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March 14, 2018

The Honorable Steven T. Mnuchin
Secretary of the Treasury
Department of the Treasury
1500 Pennsylvania Avenue, NW
Washington, D.C. 20220
Dear Secretary Mnuchin,
A public meeting of the Citizens Coinage Advisory Committee (CCAC) was held on Tuesday,
March 13, 2018, to review and discuss the designs for the 2019 American Legion 100th
Anniversary Commemorative Coin Program.
Vigorous discussions about the designs on which the Committee voted led to the following
The $5 Gold obverse (AL-G-O-03) commemorates the inception of the American Legion, using
the Eiffel Tower and V for victory to represent the formation of the organization in Paris in 1919.
This design preference of the stakeholder received 21 of a possible 27 votes. The reverse design
(AL-G-R-04), also a stakeholder preference, portrays a respectful presentation of a properly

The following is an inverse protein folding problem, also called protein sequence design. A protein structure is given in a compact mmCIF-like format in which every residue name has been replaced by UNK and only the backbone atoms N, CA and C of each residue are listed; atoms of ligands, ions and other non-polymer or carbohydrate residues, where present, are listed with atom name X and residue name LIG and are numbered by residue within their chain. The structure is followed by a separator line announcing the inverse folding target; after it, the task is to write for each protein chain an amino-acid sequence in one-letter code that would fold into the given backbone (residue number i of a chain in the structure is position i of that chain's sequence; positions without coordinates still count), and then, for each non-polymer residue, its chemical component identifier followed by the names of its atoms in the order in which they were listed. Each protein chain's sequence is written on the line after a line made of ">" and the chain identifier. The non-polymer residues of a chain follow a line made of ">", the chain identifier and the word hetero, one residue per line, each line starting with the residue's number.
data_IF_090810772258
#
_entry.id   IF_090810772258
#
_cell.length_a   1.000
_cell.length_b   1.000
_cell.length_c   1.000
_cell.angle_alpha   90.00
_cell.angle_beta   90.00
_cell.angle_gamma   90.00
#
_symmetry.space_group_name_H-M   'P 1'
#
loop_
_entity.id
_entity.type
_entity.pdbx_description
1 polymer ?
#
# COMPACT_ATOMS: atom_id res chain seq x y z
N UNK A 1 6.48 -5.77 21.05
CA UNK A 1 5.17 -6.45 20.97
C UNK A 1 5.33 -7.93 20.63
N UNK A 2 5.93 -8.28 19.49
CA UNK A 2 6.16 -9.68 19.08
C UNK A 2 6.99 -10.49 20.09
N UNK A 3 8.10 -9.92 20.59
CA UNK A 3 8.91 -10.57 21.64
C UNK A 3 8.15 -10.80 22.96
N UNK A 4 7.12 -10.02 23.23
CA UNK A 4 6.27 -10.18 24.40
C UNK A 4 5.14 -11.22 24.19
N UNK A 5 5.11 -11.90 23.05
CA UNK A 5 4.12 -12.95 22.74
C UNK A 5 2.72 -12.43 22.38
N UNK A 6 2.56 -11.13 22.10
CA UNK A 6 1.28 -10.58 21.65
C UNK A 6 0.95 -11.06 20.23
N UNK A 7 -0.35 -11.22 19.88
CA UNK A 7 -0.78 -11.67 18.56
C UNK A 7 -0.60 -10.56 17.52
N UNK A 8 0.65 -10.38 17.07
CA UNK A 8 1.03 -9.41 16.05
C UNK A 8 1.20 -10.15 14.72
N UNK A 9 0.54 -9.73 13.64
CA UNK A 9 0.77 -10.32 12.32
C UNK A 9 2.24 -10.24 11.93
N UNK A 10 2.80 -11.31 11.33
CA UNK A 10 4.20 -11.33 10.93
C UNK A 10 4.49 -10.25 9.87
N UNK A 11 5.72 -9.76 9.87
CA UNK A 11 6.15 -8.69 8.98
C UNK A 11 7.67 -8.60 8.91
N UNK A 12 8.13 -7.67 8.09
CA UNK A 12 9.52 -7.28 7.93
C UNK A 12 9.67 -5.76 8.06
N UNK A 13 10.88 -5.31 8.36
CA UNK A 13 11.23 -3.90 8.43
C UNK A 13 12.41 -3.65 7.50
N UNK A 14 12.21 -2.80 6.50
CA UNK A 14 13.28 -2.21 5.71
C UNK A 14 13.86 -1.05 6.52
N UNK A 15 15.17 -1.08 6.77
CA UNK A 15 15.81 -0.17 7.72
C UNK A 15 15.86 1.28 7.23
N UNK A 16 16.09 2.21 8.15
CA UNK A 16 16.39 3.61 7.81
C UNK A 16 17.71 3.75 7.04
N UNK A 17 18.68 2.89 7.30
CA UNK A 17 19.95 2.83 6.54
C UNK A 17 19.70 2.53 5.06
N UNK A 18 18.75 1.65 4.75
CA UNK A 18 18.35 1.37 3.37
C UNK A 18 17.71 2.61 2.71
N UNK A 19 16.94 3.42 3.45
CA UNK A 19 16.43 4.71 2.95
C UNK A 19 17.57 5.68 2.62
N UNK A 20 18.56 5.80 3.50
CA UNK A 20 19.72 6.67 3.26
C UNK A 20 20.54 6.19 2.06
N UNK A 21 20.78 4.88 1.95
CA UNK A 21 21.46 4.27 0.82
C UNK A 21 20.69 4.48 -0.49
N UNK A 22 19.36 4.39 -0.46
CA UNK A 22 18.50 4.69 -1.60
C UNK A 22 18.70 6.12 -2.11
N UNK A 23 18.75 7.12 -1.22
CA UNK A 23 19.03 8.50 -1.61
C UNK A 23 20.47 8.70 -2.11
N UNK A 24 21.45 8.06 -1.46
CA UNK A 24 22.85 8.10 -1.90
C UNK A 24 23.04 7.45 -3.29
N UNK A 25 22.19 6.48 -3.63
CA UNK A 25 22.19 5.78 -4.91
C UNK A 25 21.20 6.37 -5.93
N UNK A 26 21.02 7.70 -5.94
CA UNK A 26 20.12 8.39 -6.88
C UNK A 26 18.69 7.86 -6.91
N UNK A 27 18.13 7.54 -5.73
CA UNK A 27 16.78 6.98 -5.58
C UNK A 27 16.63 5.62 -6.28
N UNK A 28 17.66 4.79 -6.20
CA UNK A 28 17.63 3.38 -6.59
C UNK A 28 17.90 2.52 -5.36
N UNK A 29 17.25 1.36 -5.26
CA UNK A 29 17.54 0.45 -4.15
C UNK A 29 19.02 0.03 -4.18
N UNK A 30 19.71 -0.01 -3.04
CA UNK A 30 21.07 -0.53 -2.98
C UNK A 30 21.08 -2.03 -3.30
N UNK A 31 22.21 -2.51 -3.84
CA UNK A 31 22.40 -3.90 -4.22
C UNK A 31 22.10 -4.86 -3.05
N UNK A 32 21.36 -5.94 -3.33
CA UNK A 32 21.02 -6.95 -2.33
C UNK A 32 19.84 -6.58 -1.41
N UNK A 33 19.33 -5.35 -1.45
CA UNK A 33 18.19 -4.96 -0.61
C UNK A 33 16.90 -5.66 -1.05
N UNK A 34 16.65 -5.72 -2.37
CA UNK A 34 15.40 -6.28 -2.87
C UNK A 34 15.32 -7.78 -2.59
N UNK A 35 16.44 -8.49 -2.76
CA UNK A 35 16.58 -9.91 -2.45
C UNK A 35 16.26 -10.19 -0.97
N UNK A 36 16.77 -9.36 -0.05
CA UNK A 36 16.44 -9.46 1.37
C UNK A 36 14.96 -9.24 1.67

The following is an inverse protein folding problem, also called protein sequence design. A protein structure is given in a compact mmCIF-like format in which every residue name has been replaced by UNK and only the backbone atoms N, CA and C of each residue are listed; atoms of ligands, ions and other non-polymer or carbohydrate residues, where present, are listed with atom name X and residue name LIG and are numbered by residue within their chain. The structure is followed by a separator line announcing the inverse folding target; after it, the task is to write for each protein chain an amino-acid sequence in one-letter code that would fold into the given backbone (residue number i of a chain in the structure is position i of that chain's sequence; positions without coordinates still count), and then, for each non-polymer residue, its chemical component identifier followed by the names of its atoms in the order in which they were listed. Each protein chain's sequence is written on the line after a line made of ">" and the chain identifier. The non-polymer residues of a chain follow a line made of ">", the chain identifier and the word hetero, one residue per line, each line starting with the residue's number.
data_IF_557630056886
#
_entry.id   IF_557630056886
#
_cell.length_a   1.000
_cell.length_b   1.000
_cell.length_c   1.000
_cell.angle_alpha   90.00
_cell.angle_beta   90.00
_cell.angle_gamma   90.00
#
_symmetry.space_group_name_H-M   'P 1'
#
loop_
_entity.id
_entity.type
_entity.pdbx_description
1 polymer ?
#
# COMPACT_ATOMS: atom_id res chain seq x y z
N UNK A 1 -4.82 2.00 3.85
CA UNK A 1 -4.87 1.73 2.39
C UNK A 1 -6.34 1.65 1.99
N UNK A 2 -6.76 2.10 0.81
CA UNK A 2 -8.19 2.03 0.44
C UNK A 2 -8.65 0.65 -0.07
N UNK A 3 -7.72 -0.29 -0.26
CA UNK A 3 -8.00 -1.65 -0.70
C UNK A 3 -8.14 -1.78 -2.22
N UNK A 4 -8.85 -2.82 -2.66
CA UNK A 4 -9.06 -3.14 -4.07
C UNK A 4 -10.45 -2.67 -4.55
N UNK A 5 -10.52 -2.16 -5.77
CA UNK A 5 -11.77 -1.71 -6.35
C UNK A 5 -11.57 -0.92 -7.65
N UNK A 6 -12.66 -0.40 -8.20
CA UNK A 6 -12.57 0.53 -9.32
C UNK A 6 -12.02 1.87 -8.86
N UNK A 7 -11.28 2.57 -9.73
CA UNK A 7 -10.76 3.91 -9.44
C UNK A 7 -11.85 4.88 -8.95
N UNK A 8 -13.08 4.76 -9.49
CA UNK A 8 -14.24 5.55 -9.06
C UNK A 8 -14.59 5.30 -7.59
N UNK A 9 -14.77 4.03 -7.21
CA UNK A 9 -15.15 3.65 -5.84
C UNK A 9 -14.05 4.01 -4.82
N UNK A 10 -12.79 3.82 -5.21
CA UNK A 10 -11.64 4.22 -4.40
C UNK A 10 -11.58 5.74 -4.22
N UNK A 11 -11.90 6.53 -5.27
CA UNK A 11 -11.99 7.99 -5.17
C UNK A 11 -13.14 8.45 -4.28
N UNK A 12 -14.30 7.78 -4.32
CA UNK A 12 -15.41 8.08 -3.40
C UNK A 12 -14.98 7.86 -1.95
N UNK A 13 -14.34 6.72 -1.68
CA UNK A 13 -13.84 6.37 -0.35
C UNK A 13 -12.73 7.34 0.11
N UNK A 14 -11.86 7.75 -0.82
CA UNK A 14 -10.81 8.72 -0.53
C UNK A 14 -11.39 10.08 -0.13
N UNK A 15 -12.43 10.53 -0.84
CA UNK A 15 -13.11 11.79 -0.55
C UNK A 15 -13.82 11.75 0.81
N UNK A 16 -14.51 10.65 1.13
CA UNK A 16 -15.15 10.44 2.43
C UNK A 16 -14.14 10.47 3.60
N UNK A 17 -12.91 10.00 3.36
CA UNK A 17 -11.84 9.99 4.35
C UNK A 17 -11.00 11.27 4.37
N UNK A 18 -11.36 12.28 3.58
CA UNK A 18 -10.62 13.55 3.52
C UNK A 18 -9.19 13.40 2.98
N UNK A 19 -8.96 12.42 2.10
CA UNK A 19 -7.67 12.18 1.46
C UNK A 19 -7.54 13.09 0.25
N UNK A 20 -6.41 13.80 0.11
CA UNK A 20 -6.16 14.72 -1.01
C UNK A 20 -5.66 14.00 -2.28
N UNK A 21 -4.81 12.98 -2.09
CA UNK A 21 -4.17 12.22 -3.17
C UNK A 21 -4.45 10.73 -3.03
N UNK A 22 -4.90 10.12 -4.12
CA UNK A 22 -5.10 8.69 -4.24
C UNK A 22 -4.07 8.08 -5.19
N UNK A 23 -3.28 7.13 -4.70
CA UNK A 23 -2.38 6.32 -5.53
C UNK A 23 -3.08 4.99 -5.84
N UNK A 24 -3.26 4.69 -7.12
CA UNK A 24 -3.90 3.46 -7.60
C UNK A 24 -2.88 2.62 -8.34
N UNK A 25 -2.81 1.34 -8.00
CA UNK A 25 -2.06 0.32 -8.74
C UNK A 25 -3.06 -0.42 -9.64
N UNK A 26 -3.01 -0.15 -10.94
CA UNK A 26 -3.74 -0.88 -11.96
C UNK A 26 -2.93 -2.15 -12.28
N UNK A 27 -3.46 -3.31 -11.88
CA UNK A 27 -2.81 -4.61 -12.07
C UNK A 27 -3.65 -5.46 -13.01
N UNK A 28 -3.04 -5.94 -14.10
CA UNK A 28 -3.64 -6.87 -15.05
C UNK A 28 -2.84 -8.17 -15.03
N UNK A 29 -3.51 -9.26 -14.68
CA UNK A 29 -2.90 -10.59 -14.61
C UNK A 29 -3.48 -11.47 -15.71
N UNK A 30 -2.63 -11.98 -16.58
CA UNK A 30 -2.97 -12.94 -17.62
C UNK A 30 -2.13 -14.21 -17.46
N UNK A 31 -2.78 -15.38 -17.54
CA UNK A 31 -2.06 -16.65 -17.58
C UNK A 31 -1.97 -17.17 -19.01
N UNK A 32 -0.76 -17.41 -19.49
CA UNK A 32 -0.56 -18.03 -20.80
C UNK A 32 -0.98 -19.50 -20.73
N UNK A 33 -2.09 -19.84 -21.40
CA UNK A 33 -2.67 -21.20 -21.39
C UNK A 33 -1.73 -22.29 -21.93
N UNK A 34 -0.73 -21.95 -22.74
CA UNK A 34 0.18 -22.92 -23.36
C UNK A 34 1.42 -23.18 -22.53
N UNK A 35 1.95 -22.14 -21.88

folded American flag, showing honor for our flag, which represents the ideals of justice, freedom
and democracy for which our veterans fought and represents the American Legion’s service to the
nation. The design received 22 of a possible 27 votes.
The $1 Silver obverse (AL-S-O-05) depicts the American Legion emblem adorned by oak leaves
and a lily, commemorating the founding of the American Legion in Paris, France. This design
was the highest scorer of the series, garnering 26 of a possible 27 votes. The reverse (AL-S-R-11)
was the preference of the American Legion, receiving 24 of a possible 27 votes. It shows two
crossed American and American Legion flags and the additional inscription “100 Years of
Service.” By motion, the CCAC recommended replacing a keystone design element with a fleur
de lis.
The clad Half Dollar obverse (AL-C-O-05), a preference of the stakeholder, received 25 of a
possible 27 votes. This design depicts two children standing and reciting the first words of the
Pledge of Allegiance, “I pledge allegiance…”. The young girl proudly wears her grandfather’s
old American Legion hat. The reverse (AL-C-R-06) continues the Pledge, with “...of the United
States of America” beneath a flowing American flag as seen from the children’s perspective. The
American Legion emblem is featured just above the flag. This preferred design of the American
Legion received 24 of 27 votes.
Best regards, I am

Mary N. Lannin

Established by Act of Congress, Public Law 108-15